Quarry

Introduction

Quarry is a multimedia installation by the environmental artist and sculptor, Lorna Green – her work is inspired by, and related to the nature, history and people in the various places she visits. In 2009, Lorna and fellow artist Jeff Teasdale created The Festival Labyrinth sited on the Middlewood Way at Grimshaw Lane, Bollington in memory of Dr John Coope, the founder of the Bollington Festival. The stone that was used for The Festival Labyrinth came from Endon Quarry on Windmill Lane in Kerridge and she has also used it for several of her other projects. But more important is her affection for the place (under Kerridge Ridge) and the relationships with the people who work there. Over a year in the making, Quarry comprises four short films which show different aspects of the life and work, landscape, flora and fauna at Endon Quarry with the soundtracks composed by Julia Harding. The making of Quarry was supported by a Bursary from Manchester Academy of Fine Arts (MAFA).

The hills around Endon Quarry in Kerridge have been part of the landscape of Bollington and Macclesfield for millions of years but it is only in relatively recent times that the stone there has been quarried and that the iconic White Nancy has been added to this. I like the idea that White Nancy now watches over us all! For all my lifetime, it has been a privilege and pleasure to have this wonderful mixture of natural and man-made landscape on my doorstep.

The word Quarry is derived from ‘quadra’, meaning four. As well as the tiles made in quarries, this also refers to the diamond or lozenge-shapes that formed the background to ornate patterns in much of our stained glass.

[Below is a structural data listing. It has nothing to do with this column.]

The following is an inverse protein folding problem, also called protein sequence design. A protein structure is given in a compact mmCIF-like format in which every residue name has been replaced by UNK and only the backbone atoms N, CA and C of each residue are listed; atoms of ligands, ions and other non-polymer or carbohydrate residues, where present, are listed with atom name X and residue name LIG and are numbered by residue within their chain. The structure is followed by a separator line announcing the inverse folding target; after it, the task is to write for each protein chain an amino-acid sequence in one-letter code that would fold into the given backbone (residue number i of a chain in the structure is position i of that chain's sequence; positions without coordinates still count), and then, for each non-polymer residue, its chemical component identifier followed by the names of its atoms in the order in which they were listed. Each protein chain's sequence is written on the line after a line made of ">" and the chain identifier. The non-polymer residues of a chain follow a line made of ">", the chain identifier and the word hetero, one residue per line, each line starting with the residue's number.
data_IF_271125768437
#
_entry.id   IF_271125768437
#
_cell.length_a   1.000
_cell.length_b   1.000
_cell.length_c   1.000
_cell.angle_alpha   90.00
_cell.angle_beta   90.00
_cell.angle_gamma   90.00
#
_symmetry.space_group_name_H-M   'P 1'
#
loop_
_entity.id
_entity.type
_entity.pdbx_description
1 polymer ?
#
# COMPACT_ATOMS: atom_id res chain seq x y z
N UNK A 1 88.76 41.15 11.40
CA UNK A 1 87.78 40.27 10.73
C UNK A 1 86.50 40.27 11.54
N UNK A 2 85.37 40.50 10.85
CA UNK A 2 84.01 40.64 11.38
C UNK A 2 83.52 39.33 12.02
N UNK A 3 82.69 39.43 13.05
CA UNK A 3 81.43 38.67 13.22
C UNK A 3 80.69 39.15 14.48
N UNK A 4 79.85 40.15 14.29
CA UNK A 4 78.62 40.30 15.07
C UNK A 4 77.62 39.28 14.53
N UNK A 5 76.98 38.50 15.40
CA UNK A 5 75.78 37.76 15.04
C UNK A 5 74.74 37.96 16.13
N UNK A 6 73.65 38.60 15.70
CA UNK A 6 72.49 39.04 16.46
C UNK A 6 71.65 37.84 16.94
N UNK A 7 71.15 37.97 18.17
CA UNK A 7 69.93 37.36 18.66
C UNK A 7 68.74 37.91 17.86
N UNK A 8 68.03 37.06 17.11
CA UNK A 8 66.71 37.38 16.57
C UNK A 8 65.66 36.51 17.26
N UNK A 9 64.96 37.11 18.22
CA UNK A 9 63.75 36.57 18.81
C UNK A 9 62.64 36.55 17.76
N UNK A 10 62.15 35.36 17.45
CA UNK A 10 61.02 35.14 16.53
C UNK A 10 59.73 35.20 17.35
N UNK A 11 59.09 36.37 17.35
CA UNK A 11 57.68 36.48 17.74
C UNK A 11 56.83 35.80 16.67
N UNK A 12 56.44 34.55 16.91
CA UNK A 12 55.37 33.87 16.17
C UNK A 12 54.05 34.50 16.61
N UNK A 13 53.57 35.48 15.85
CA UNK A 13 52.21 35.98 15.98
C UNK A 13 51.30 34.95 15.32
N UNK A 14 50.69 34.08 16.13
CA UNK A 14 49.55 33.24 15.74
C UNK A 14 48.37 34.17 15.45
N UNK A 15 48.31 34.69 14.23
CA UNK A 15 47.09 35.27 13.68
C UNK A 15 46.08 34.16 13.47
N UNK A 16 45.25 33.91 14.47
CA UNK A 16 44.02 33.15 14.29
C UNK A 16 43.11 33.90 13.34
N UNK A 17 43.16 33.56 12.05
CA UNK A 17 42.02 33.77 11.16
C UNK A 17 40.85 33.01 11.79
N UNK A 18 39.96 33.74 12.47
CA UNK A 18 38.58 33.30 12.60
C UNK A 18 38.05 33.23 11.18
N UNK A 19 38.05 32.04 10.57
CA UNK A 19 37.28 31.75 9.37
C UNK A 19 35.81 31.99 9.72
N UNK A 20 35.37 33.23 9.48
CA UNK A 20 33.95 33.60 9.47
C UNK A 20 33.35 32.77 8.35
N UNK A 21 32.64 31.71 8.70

The music played by our ancestors in ancient times is unknown, so I have taken some of our earliest recorded music (plainsong of the Christian church) and folksongs and used these as a basis for the music in these pieces.

Water, Mud, Snow

This starts with motifs based on the plainsong (roughly translated as), Water of the mountain summit gushes forth in darts and the river of calm trails down. The longer second section is based on slow-changing sequences of fourths and disguised version of Mud, Glorious Mud.

Machines Story

This is based on a melody derived from the plainsong for the Feast of St Agnes (Nancy was a nickname for Agnes) The mountains and hills sing to praise God and all the forests applaud and converted into a 1:8:1:7 pattern which corresponds with the year that White Nancy was built. The tune reappears to reflect the unchanging nature of the work undertaken in the quarry. The shooting club is also an important part of the quarry’s community.

Quarry Landscape

This is based on the plainsong Flowers appear on our earth at the beginning with freely-arranged references to the folksongs All in a Garden Green and Northern Nancy.

Birds, Bees and Butterflies

This is based on a simple pattern which is harmonised in three parts, Flowers appear on our earth appears in a different guise and an original tune accompanies the bee-keeping sequence before the chord pattern reappears for the butterflies.